Can People Become Infected with COVID-19 by Touch?
The Australian team used a representative amount of virus in their experiments. They describe it as a “fluid matrix equivalent to that typically excreted by infected patients.” In other words, if someone coughs or sneezes into their hand and then touches something, they could easily transfer a lot of virus to that something.
They point out that:
“The persistence of virus on both paper and polymer currency is of particular significance, considering the frequency of circulation and the potential for transfer of viable virus both between individuals and geographic locations.”
“The persistence on glass is an important finding, given that touchscreen devices such as mobile phones, bank ATMs, supermarket self-serve checkouts and airport check-in kiosks are high touch surfaces which may not be regularly cleaned and therefore pose a transmission risk of SARS-CoV-2. It has been demonstrated that mobile phones can harbour pathogens responsible for nosocomial transmission, and unlike hands, are not regularly cleaned.”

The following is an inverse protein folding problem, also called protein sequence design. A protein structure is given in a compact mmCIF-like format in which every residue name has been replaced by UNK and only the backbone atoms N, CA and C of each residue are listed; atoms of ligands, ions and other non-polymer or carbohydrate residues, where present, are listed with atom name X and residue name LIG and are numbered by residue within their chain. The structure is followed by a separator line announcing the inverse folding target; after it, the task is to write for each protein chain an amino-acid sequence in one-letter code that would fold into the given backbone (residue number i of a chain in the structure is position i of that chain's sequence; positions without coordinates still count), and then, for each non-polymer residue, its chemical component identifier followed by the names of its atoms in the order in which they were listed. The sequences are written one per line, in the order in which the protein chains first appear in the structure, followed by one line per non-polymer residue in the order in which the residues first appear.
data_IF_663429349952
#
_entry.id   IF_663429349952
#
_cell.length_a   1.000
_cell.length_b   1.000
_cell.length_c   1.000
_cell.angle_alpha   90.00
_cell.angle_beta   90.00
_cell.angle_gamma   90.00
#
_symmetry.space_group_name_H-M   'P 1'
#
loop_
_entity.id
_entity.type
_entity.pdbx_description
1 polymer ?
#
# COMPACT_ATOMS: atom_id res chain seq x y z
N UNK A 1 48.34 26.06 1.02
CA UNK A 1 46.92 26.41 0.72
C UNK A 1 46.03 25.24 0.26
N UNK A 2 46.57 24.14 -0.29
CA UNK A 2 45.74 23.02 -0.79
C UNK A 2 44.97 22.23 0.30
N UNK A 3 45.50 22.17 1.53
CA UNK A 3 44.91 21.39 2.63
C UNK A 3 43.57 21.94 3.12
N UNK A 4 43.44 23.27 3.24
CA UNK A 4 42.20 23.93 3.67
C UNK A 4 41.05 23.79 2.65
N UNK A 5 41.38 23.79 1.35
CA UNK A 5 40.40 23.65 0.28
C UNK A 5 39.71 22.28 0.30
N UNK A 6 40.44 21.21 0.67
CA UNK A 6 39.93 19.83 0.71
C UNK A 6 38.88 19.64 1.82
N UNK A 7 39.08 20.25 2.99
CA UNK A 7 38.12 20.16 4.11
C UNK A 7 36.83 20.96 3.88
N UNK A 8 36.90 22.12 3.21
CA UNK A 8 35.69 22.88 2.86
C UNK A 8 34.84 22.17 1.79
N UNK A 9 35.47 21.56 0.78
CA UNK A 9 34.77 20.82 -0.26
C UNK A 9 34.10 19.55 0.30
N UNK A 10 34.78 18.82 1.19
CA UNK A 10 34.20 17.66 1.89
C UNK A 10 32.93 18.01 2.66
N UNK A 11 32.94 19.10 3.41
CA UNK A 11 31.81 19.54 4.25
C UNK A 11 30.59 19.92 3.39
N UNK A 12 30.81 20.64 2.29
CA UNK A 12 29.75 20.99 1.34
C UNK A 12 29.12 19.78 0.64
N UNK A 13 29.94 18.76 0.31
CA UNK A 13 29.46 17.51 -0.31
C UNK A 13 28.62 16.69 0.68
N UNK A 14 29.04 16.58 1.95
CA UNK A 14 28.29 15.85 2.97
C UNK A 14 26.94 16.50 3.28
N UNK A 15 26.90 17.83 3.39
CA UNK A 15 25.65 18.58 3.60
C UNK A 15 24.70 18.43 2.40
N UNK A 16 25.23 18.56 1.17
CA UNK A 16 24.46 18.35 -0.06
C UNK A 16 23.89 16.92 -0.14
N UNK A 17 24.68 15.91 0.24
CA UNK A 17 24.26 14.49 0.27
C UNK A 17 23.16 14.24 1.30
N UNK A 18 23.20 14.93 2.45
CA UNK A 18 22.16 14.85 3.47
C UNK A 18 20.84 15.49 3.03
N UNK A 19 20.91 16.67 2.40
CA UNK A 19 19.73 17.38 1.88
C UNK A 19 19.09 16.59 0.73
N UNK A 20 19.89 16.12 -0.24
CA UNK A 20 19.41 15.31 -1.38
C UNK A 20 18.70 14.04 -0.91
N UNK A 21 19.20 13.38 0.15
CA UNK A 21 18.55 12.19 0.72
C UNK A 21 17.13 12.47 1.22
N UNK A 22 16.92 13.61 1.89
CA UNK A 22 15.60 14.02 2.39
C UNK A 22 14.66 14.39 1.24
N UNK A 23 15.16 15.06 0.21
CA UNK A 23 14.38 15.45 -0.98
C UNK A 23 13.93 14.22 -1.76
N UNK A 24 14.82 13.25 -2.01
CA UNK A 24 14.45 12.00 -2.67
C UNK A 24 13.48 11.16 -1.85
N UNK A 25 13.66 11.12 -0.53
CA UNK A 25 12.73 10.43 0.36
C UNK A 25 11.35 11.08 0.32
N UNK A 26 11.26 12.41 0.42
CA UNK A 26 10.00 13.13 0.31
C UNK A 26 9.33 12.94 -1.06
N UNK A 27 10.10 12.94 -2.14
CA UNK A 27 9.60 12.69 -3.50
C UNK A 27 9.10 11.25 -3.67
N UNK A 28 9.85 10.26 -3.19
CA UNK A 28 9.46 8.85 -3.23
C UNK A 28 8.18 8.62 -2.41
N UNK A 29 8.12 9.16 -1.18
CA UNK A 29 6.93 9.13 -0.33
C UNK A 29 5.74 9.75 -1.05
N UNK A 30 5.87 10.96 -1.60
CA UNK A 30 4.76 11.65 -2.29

This study reveals that the warmer the temperatures and the higher the humidity, the shorter the viability of the virus. While it survives on surfaces for four weeks at 68 degrees Fahrenheit, the SARS-CoV-2 virus could only persist for seven days at 86 degrees and for one day at 104 degrees.
That might partially explain why the virus retreats in the summer and roars back in the winter. This virus survives longer when humidity drops to around 50 percent, which happens when the heat comes on.
The Australian study is not the only research to suggest that SARS-CoV-2 can remain viable longer than most people realize. Japanese researchers have also investigated coronavirus survival (Clinical Infectious Diseases, online, Oct. 3, 2020).